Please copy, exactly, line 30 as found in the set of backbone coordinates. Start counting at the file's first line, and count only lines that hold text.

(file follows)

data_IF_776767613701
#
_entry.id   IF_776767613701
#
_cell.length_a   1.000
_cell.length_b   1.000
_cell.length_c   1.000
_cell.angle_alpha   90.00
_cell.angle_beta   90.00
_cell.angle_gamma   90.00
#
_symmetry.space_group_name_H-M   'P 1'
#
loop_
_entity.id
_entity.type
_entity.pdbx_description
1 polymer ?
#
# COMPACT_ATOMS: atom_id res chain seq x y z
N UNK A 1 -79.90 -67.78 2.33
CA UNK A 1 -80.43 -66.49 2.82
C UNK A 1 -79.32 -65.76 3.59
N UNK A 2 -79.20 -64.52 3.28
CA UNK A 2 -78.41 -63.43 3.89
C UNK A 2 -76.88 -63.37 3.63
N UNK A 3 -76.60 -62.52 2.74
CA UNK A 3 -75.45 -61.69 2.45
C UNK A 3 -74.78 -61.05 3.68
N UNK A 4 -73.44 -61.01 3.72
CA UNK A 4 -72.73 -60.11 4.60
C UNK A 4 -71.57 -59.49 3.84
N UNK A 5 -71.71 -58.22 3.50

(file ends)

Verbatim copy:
N UNK A 4 -73.44 -61.01 3.72